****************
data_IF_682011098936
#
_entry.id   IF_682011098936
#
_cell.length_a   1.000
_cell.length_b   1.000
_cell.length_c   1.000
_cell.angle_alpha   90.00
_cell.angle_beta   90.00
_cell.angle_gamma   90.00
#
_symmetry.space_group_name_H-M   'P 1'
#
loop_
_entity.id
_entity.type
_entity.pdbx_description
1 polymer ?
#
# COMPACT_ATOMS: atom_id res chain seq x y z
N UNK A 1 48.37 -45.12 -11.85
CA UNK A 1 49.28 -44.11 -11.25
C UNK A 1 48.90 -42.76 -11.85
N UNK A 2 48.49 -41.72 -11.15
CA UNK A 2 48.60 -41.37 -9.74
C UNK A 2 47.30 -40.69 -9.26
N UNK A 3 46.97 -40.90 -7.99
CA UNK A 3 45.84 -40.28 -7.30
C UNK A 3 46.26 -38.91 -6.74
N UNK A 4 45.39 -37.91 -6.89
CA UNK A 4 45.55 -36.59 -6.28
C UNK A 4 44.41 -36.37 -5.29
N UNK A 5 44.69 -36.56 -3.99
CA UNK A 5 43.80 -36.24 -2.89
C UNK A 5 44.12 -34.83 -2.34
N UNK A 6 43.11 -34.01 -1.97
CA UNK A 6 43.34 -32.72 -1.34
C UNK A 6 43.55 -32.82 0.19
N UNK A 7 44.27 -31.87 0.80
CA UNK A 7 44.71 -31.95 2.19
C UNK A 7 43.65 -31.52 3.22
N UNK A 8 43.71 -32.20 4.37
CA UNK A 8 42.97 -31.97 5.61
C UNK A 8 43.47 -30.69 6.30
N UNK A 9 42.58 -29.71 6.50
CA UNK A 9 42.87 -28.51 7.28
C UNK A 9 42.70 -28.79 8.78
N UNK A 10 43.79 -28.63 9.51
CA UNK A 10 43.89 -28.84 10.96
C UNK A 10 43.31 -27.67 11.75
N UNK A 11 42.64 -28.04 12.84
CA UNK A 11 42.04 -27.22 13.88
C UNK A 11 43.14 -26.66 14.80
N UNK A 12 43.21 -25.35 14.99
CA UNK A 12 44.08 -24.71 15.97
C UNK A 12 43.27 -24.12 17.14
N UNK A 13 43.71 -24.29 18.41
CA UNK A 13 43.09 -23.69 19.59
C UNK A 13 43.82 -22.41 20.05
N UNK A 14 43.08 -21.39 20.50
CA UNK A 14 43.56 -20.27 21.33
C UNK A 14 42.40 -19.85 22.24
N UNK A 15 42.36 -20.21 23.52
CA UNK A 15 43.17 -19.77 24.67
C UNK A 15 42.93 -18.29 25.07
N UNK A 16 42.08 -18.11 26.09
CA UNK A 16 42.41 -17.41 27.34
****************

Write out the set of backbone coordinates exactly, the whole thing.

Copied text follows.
data_IF_682011098936
#
_entry.id   IF_682011098936
#
_cell.length_a   1.000
_cell.length_b   1.000
_cell.length_c   1.000
_cell.angle_alpha   90.00
_cell.angle_beta   90.00
_cell.angle_gamma   90.00
#
_symmetry.space_group_name_H-M   'P 1'
#
loop_
_entity.id
_entity.type
_entity.pdbx_description
1 polymer ?
#
# COMPACT_ATOMS: atom_id res chain seq x y z
N UNK A 1 48.37 -45.12 -11.85
CA UNK A 1 49.28 -44.11 -11.25
C UNK A 1 48.90 -42.76 -11.85
N UNK A 2 48.49 -41.72 -11.15
CA UNK A 2 48.60 -41.37 -9.74
C UNK A 2 47.30 -40.69 -9.26
N UNK A 3 46.97 -40.90 -7.99
CA UNK A 3 45.84 -40.28 -7.30
C UNK A 3 46.26 -38.91 -6.74
N UNK A 4 45.39 -37.91 -6.89
CA UNK A 4 45.55 -36.59 -6.28
C UNK A 4 44.41 -36.37 -5.29
N UNK A 5 44.69 -36.56 -3.99
CA UNK A 5 43.80 -36.24 -2.89
C UNK A 5 44.12 -34.83 -2.34
N UNK A 6 43.11 -34.01 -1.97
CA UNK A 6 43.34 -32.72 -1.34
C UNK A 6 43.55 -32.82 0.19
N UNK A 7 44.27 -31.87 0.80
CA UNK A 7 44.71 -31.95 2.19
C UNK A 7 43.65 -31.52 3.22
N UNK A 8 43.71 -32.20 4.37
CA UNK A 8 42.97 -31.97 5.61
C UNK A 8 43.47 -30.69 6.30
N UNK A 9 42.58 -29.71 6.50
CA UNK A 9 42.87 -28.51 7.28
C UNK A 9 42.70 -28.79 8.78
N UNK A 10 43.79 -28.63 9.51
CA UNK A 10 43.89 -28.84 10.96
C UNK A 10 43.31 -27.67 11.75
N UNK A 11 42.64 -28.04 12.84
CA UNK A 11 42.04 -27.22 13.88
C UNK A 11 43.14 -26.66 14.80
N UNK A 12 43.21 -25.35 14.99
CA UNK A 12 44.08 -24.71 15.97
C UNK A 12 43.27 -24.12 17.14
N UNK A 13 43.71 -24.29 18.41
CA UNK A 13 43.09 -23.69 19.59
C UNK A 13 43.82 -22.41 20.05
N UNK A 14 43.08 -21.39 20.50
CA UNK A 14 43.56 -20.27 21.33
C UNK A 14 42.40 -19.85 22.24
N UNK A 15 42.36 -20.21 23.52
CA UNK A 15 43.17 -19.77 24.67
C UNK A 15 42.93 -18.29 25.07
N UNK A 16 42.08 -18.11 26.09
CA UNK A 16 42.41 -17.41 27.34